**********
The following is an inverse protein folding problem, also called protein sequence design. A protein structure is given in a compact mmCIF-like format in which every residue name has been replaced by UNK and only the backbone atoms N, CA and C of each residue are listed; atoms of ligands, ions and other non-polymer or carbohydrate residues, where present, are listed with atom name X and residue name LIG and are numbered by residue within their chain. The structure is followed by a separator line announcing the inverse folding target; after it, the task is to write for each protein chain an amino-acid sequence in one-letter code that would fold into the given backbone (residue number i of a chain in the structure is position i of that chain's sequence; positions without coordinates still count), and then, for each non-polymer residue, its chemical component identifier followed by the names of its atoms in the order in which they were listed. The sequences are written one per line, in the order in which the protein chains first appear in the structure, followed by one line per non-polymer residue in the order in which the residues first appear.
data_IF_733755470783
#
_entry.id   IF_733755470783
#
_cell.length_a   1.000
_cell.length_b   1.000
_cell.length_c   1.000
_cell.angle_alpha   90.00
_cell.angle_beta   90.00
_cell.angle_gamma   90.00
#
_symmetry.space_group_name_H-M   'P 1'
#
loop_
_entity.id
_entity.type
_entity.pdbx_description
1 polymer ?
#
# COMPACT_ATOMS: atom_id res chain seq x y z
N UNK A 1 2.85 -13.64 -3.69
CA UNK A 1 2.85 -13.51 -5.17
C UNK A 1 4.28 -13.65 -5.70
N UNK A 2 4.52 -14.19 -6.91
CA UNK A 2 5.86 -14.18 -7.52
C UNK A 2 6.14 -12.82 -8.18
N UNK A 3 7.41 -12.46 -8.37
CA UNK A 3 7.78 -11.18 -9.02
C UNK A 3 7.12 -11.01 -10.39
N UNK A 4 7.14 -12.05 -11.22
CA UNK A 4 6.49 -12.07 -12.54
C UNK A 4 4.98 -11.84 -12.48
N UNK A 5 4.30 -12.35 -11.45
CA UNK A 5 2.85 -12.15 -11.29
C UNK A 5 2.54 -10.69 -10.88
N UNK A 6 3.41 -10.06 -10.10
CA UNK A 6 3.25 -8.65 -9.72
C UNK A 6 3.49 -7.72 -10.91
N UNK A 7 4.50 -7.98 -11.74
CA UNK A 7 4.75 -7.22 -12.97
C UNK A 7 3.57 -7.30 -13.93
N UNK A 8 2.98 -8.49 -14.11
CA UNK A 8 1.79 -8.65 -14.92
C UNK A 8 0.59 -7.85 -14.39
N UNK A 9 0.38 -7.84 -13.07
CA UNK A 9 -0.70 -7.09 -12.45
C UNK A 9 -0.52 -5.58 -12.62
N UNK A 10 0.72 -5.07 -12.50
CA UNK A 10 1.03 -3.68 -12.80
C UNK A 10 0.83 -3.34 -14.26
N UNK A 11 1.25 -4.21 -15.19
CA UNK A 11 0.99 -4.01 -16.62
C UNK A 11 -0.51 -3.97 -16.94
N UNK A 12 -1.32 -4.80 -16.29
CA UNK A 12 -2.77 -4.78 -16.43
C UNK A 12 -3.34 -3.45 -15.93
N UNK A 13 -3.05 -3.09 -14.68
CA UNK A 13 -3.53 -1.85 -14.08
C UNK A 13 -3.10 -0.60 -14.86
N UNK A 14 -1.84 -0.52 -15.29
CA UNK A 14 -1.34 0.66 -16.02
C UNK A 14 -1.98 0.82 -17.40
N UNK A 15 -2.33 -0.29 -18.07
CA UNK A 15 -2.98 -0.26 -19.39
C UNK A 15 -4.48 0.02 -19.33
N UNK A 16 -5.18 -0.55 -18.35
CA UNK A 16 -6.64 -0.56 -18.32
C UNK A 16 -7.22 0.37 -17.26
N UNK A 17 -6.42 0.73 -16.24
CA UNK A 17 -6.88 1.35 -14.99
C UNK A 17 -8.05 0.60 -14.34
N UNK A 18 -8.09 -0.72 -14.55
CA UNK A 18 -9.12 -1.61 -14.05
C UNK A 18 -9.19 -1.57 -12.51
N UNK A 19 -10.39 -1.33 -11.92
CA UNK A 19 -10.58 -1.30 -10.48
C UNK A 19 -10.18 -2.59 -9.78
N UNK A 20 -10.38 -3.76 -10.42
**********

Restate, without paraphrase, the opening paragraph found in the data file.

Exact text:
The following is an inverse protein folding problem, also called protein sequence design. A protein structure is given in a compact mmCIF-like format in which every residue name has been replaced by UNK and only the backbone atoms N, CA and C of each residue are listed; atoms of ligands, ions and other non-polymer or carbohydrate residues, where present, are listed with atom name X and residue name LIG and are numbered by residue within their chain. The structure is followed by a separator line announcing the inverse folding target; after it, the task is to write for each protein chain an amino-acid sequence in one-letter code that would fold into the given backbone (residue number i of a chain in the structure is position i of that chain's sequence; positions without coordinates still count), and then, for each non-polymer residue, its chemical component identifier followed by the names of its atoms in the order in which they were listed. The sequences are written one per line, in the order in which the protein chains first appear in the structure, followed by one line per non-polymer residue in the order in which the residues first appear.